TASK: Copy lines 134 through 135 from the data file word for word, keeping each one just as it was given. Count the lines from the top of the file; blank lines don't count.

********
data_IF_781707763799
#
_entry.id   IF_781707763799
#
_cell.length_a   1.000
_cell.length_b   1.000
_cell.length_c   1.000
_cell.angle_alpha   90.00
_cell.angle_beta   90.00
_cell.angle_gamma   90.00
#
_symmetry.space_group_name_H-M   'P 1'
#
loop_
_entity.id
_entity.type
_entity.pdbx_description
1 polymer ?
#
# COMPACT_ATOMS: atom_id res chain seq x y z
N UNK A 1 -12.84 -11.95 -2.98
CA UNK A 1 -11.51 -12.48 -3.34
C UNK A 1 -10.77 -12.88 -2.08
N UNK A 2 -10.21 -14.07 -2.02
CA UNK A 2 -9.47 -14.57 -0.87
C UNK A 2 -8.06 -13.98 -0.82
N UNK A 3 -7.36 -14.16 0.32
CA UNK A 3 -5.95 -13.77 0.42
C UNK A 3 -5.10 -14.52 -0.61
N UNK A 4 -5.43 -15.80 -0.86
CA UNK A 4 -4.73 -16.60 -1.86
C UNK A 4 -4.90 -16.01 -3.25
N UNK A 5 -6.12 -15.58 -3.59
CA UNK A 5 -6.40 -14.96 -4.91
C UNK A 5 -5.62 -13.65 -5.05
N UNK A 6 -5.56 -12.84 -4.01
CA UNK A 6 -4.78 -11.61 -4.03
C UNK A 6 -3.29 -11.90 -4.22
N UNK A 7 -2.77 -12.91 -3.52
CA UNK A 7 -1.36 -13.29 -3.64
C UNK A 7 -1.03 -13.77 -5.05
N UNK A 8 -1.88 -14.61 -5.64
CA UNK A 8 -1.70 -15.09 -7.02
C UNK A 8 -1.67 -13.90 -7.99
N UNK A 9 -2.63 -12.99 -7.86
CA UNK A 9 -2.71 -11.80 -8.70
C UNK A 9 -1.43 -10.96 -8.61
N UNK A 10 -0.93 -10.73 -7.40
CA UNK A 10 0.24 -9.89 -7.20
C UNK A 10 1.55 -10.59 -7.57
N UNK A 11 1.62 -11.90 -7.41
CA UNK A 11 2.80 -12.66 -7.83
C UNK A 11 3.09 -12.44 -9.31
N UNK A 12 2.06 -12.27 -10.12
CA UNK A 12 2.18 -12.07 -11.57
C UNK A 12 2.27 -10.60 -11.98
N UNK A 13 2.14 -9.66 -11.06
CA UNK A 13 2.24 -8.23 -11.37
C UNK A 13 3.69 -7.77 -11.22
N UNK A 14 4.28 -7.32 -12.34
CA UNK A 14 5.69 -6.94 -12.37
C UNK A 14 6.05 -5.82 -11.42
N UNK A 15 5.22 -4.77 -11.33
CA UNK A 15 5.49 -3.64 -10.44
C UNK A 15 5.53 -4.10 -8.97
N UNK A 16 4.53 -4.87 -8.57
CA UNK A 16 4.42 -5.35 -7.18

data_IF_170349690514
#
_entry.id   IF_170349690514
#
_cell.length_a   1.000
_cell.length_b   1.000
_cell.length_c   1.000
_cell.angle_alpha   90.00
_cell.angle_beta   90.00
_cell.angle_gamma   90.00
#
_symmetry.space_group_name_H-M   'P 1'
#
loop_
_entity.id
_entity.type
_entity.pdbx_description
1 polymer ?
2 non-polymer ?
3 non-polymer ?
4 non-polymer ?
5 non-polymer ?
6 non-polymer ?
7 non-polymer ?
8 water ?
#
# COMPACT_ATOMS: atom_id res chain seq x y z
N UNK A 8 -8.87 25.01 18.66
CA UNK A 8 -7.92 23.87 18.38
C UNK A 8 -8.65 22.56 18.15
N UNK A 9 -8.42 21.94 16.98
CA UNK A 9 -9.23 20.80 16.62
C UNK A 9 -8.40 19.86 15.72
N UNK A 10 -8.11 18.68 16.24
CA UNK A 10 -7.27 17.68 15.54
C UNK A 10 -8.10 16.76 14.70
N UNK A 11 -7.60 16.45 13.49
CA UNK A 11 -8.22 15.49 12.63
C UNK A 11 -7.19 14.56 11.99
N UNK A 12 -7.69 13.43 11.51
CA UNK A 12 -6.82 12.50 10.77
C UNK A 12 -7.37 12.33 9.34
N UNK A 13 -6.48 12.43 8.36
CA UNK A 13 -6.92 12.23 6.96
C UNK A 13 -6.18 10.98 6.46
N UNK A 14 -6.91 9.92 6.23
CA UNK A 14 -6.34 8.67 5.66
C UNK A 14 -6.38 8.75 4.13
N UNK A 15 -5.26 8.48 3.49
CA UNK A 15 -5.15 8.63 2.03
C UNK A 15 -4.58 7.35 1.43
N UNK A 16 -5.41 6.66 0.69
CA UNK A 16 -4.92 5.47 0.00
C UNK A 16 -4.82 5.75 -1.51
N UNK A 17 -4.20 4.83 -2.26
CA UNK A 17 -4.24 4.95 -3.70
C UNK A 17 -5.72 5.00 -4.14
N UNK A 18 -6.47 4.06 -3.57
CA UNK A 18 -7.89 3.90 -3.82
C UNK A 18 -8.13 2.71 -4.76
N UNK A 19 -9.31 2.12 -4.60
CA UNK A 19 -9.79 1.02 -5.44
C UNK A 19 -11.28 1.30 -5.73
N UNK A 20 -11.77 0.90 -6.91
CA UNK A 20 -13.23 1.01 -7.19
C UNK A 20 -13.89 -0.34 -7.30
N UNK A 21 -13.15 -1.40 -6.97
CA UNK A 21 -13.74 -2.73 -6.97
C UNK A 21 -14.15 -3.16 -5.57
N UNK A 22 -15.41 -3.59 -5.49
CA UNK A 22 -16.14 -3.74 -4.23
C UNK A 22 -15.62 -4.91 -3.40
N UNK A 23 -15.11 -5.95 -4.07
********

N UNK A 21 -13.15 -1.40 -6.97
CA UNK A 21 -13.74 -2.73 -6.97